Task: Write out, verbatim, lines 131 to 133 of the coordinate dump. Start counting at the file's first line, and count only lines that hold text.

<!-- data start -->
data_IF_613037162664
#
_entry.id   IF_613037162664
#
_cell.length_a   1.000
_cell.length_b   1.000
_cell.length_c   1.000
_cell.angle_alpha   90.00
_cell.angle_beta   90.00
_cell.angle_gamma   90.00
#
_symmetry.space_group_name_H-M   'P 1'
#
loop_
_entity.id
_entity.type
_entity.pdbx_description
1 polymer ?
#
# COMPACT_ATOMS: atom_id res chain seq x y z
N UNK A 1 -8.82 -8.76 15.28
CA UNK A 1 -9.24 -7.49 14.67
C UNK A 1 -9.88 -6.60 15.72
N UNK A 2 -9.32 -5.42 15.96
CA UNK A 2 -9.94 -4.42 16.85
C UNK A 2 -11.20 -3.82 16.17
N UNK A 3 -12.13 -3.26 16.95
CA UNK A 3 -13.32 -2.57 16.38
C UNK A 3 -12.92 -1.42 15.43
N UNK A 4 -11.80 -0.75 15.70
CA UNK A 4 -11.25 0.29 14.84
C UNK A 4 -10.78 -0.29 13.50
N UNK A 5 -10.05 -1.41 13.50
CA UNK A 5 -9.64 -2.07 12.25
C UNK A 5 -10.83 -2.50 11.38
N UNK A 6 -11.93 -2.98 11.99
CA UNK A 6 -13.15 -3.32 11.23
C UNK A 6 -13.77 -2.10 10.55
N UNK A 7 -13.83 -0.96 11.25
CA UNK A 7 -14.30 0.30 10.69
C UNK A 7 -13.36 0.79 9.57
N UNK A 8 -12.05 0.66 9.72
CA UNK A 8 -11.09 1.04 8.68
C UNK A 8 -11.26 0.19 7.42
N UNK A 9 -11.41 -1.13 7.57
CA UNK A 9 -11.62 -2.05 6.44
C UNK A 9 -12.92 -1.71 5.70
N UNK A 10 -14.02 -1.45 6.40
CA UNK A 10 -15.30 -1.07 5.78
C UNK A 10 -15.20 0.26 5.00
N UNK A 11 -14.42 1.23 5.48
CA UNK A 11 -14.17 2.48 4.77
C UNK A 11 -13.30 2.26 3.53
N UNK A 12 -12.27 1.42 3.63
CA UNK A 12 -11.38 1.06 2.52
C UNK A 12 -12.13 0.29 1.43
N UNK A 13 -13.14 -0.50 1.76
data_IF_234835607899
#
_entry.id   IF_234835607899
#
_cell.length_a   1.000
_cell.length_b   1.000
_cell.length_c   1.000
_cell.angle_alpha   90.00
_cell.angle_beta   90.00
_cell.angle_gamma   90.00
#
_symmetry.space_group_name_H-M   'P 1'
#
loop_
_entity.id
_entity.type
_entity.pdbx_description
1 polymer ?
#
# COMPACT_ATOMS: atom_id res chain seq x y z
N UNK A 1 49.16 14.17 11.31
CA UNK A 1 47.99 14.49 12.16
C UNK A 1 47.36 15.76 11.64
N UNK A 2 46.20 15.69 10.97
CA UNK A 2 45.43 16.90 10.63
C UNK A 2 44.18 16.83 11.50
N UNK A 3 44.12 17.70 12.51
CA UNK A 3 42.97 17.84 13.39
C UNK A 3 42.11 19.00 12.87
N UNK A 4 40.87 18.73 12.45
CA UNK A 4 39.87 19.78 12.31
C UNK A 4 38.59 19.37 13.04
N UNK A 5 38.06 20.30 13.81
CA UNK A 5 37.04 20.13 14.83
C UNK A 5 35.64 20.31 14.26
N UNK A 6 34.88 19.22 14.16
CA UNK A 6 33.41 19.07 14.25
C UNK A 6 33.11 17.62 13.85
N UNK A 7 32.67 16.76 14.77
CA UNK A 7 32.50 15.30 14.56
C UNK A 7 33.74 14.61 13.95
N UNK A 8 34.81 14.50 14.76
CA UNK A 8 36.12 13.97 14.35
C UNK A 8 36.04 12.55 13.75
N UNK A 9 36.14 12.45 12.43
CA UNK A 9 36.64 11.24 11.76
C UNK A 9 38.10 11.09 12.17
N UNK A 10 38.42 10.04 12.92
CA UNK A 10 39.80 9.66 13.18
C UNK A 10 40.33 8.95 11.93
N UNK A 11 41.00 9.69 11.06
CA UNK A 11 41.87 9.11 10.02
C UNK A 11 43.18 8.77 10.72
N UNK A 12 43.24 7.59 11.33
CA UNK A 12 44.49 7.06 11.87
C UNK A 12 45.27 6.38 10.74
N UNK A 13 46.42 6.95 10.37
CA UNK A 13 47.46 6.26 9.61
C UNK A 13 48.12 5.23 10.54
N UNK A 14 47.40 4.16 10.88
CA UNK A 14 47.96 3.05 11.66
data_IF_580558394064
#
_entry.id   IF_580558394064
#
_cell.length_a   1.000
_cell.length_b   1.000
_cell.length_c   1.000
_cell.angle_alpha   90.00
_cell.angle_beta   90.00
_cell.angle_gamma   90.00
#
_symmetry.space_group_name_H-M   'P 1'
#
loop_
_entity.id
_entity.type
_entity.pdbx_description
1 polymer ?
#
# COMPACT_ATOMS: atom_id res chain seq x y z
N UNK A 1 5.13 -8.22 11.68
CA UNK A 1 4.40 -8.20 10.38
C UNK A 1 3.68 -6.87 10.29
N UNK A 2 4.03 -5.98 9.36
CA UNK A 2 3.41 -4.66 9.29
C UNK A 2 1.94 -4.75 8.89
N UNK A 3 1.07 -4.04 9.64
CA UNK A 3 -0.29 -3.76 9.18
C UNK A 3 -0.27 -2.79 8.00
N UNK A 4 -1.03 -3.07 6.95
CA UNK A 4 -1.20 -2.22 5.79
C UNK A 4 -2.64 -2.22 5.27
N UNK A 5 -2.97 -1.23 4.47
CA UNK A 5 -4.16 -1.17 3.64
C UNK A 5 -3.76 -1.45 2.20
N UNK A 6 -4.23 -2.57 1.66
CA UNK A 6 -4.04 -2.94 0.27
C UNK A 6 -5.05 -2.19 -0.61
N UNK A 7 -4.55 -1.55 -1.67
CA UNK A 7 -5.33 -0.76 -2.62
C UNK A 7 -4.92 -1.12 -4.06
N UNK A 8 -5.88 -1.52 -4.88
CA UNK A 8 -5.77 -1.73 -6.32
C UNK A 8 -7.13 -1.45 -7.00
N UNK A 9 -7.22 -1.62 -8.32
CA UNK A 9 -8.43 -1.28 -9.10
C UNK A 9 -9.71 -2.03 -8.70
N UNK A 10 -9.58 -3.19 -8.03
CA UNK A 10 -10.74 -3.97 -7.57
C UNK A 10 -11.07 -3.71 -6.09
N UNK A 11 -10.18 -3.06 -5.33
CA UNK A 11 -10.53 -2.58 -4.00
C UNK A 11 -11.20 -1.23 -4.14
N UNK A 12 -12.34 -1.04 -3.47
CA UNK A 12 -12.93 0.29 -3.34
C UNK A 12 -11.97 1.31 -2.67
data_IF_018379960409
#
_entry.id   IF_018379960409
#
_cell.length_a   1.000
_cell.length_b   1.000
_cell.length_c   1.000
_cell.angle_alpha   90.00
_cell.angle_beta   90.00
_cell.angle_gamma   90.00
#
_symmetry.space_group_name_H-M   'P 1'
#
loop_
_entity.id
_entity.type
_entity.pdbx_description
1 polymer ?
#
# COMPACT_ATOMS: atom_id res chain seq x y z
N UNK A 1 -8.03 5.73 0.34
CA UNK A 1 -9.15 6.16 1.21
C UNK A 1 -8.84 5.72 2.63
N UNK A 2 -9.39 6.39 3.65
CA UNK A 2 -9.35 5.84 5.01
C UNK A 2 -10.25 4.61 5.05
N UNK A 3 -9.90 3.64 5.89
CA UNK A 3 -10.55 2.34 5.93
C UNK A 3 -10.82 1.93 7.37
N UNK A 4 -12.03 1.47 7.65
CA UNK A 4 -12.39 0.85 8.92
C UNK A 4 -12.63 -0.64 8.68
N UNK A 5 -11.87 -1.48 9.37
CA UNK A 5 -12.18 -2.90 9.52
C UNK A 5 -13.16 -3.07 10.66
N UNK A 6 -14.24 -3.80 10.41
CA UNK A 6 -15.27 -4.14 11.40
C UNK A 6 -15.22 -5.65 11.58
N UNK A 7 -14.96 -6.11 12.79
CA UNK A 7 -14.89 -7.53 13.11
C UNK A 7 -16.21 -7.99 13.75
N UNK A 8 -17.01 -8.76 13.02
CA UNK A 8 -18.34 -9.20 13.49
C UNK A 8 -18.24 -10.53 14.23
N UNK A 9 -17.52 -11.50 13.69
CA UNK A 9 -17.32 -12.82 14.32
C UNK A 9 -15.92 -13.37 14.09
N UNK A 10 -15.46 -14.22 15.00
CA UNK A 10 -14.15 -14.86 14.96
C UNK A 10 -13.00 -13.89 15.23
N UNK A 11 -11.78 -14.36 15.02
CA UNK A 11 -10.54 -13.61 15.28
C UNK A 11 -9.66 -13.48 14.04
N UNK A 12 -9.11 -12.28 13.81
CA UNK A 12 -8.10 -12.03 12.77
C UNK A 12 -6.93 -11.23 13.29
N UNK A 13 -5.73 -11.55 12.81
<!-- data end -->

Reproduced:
#
loop_
_entity.id